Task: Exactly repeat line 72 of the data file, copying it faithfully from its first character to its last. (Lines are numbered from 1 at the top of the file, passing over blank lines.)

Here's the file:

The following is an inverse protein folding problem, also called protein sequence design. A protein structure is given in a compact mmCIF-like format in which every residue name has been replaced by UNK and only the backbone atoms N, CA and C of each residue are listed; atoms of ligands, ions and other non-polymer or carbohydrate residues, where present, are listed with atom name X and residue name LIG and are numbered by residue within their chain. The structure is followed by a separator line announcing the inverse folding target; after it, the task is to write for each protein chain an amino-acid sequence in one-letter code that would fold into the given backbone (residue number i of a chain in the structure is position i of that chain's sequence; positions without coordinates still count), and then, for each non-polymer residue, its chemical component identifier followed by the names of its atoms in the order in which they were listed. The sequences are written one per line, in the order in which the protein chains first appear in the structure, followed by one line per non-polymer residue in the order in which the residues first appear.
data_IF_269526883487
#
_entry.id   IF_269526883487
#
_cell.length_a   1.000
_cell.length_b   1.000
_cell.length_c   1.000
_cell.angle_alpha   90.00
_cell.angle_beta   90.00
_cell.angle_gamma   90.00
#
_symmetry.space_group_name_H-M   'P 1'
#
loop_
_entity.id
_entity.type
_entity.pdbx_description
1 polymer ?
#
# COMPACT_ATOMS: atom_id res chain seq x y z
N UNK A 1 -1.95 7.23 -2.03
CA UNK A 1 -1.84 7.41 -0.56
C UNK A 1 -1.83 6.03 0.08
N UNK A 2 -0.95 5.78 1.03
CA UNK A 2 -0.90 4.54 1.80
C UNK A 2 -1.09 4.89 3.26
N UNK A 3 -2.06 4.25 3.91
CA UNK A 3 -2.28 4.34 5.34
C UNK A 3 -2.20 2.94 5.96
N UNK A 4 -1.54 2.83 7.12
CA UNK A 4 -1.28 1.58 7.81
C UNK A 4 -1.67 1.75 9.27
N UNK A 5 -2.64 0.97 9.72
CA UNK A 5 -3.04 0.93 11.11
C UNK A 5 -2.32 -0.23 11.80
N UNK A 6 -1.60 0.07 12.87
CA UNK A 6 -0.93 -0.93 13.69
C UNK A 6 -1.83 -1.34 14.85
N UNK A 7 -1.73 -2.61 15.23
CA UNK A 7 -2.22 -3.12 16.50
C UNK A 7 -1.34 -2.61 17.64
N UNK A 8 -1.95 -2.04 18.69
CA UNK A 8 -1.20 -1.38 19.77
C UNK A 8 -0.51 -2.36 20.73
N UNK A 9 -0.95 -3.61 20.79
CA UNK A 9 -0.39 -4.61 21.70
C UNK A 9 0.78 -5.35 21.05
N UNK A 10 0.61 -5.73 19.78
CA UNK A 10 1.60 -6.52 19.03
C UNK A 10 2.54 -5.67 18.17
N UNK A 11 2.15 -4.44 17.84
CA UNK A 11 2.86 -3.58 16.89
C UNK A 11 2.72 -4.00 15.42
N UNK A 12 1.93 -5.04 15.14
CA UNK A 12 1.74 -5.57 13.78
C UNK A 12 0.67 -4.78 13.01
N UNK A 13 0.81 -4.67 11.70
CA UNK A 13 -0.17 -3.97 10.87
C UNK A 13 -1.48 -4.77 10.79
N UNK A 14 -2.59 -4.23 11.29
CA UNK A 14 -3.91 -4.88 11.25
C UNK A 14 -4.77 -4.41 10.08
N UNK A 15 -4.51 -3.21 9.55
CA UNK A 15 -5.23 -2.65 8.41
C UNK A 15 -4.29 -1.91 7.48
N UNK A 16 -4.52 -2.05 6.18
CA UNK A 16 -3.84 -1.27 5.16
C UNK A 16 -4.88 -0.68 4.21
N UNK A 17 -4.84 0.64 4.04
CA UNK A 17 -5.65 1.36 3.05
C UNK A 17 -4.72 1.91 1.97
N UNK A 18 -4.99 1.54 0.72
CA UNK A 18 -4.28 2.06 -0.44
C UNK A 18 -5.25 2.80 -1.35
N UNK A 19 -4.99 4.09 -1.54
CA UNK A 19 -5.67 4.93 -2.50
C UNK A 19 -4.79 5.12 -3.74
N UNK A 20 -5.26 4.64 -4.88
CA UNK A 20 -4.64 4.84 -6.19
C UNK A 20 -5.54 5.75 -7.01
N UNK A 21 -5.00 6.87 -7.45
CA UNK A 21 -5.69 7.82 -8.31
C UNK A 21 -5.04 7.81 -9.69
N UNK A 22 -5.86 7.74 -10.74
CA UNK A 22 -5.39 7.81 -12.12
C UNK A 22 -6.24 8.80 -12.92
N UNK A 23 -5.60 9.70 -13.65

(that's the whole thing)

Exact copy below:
C UNK A 17 -4.72 1.91 1.97